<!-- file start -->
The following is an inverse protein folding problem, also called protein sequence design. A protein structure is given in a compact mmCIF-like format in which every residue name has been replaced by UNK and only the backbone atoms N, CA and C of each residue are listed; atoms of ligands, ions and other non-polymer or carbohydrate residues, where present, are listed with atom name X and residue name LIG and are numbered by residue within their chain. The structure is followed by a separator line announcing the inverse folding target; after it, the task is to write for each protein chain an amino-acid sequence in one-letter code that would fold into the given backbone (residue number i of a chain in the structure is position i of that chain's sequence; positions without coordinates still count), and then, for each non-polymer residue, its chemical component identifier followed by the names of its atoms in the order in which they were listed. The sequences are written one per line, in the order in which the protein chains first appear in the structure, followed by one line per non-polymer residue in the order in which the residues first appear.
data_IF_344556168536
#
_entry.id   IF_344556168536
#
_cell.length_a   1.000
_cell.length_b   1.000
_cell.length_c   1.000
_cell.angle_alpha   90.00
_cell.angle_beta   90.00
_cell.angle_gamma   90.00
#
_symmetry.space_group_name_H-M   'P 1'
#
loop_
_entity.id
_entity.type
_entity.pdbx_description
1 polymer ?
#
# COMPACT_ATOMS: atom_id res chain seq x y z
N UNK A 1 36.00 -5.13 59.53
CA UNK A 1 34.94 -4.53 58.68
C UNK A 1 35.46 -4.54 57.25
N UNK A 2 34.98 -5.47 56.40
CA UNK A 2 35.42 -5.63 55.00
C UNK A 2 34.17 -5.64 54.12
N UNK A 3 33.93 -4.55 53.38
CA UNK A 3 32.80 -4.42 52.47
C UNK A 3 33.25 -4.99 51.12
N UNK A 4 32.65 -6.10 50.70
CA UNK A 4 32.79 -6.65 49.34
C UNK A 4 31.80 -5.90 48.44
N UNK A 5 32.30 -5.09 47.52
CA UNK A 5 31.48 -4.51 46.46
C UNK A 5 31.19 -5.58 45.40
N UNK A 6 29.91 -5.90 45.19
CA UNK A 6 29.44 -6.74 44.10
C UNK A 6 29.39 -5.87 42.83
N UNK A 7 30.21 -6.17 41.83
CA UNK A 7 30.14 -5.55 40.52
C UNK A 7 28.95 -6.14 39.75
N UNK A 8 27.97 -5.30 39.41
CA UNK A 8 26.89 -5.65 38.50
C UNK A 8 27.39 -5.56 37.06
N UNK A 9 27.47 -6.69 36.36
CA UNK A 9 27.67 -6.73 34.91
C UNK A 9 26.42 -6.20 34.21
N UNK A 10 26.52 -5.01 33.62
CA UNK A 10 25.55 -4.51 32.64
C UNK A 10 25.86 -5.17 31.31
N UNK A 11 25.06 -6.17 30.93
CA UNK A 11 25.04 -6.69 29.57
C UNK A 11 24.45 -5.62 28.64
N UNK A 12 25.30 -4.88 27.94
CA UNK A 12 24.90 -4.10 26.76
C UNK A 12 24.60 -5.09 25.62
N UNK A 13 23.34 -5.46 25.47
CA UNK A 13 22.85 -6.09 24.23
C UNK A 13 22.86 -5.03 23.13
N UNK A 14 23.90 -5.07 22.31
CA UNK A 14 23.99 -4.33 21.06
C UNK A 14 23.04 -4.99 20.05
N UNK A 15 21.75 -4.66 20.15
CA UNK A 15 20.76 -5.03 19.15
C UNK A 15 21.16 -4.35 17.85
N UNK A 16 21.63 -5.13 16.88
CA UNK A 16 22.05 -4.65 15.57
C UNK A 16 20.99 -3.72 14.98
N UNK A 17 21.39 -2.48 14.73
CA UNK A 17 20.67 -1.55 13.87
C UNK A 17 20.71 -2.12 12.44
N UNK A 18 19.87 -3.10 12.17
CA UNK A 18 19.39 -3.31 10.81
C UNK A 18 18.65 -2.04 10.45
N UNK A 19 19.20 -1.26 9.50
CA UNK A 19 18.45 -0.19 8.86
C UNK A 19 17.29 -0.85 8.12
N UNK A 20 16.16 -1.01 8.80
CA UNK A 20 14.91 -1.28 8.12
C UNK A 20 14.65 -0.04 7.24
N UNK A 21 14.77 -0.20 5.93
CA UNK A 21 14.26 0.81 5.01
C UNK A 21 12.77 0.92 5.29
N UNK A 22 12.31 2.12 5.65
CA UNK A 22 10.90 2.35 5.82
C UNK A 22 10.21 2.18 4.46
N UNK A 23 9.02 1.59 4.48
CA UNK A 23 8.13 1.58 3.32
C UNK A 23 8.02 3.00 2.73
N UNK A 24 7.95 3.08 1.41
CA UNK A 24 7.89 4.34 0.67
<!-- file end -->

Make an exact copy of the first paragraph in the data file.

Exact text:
The following is an inverse protein folding problem, also called protein sequence design. A protein structure is given in a compact mmCIF-like format in which every residue name has been replaced by UNK and only the backbone atoms N, CA and C of each residue are listed; atoms of ligands, ions and other non-polymer or carbohydrate residues, where present, are listed with atom name X and residue name LIG and are numbered by residue within their chain. The structure is followed by a separator line announcing the inverse folding target; after it, the task is to write for each protein chain an amino-acid sequence in one-letter code that would fold into the given backbone (residue number i of a chain in the structure is position i of that chain's sequence; positions without coordinates still count), and then, for each non-polymer residue, its chemical component identifier followed by the names of its atoms in the order in which they were listed. The sequences are written one per line, in the order in which the protein chains first appear in the structure, followed by one line per non-polymer residue in the order in which the residues first appear.